Anyone venturing north from Split or Trogir by yacht, heading for the Kornati Islands, is well advised to use Primosten as a stopping off point. Its holding for anchoring isn’t the best and the town quay rapidly gets filled up in the summer – even in September when the motorboats have all gone home but the yachts prevail. Fortunately, the local port authorities have laid some twenty odd moorings for visitors right next to the beach for easy transfer by dinghy for shopping and refreshments. There’s even a cordoned off swimming area. Even in September, by the time 5 o’clock arrived most of the moorings are taken and yacht after yacht is turned away to seek shelter at anchor, or scoot round to Kremic Marina which is Primosten’s safe haven. The trouble with Kremic is that it’s in the middle of nowhere, and you have to get a bus or taxi to sample the culinary delights of Primosten.
Once safely moored up the delights of Primosten await. Once an island served by a causeway, there’s now a more permanent connection. It doesn’t take away though the sense of history – despite the popularity and the expansion of tourism investment in Croatia over the last fifteen years there are still plenty of buildings either derelict, or in the process of refurbishment. On the hill is the church, showing some sensitive repointing in lime mortar for a change, together with a beautiful and atmospheric cemetery with generations buried in family plots.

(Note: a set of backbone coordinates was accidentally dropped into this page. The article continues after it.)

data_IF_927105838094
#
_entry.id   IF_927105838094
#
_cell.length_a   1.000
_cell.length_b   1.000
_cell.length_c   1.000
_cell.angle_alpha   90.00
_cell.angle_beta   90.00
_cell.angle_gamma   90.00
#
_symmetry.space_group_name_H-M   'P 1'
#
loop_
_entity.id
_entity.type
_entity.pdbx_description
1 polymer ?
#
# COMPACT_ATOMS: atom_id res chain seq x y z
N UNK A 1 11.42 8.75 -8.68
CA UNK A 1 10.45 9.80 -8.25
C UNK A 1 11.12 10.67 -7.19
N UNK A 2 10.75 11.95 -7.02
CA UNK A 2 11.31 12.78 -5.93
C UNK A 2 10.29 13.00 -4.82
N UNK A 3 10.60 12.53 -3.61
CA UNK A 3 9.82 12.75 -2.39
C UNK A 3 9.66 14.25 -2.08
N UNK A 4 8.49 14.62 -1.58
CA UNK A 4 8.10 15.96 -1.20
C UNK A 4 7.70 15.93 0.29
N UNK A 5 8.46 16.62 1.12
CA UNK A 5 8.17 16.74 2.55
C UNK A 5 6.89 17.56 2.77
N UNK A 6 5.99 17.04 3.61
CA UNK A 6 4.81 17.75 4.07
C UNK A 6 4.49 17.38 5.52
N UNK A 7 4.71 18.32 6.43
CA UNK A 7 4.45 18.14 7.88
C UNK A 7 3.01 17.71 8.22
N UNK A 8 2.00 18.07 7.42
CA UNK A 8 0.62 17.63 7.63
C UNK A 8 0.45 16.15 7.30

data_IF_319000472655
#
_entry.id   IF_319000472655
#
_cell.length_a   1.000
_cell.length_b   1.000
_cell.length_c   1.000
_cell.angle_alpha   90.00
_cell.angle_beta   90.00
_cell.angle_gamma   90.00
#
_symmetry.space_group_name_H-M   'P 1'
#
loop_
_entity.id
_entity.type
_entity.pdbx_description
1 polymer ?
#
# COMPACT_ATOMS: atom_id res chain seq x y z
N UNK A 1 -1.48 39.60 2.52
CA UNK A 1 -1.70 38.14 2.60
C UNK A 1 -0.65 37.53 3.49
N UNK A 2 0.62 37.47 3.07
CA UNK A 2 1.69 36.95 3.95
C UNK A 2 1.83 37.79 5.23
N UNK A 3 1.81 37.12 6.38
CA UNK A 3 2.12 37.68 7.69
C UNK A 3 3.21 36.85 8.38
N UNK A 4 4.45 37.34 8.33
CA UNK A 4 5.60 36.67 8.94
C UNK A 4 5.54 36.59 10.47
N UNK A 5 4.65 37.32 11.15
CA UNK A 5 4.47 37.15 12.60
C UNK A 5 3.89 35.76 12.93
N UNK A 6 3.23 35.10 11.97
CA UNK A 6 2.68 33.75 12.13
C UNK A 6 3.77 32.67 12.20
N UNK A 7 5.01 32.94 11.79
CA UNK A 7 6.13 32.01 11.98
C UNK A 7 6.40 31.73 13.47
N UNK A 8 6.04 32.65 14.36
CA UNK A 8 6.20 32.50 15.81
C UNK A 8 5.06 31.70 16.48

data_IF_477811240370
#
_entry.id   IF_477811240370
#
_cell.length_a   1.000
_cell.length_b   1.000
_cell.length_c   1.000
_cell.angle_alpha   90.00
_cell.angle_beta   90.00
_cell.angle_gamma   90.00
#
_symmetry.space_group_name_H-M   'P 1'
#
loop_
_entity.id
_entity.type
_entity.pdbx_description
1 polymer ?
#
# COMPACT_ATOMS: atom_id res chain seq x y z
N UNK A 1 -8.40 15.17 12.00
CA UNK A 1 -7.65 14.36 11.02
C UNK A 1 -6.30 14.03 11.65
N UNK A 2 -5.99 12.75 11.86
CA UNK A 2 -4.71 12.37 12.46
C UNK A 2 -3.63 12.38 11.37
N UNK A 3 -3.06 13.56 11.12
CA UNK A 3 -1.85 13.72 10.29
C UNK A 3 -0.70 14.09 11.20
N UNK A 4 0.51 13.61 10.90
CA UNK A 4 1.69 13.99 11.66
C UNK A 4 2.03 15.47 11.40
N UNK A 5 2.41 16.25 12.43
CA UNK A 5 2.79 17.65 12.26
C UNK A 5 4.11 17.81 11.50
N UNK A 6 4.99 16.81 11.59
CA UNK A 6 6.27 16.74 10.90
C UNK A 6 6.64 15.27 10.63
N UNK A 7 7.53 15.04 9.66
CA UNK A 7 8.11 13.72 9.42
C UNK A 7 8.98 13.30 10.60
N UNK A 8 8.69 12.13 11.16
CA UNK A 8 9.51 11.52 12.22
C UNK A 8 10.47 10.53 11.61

In Primosten, holiday destination for many in Croatia, there are restaurants all along the water front and along the “promenade” that circles the little island where evenings strolls allow you to see the sun setting over the distant islands. Over many years we’ve eaten at Mediteran, a smartish restaurant just up a small passageway, in a courtyard. The food was always good but, on a recent revisit, the cooking has gone up a notch or two. Apparently they’ve discovered truffles, which grow in abundance in the forests of Istria in northern Croatia. They’ve taken them so much to heart that they appeared in  mascarpone and truffle mouse with bread as an amuse  in our delicious shrimp and black truffle pasta and  in a robust monkfish with truffle sauce. We didn’t have a pudding, but you never know…but the whole meal was less than the £40 suggested for “a few shavings of black truffle” on our main courses at Gordon Ramsay [we didn’t]. So, Croatian cuisine moves on from the inevitable grilled fish, meat or scampi buzzara, and shows a welcome improvement. They have a little terrace upstairs for four or five small tables, right under the stars.
Restaurant Mediteran Primosten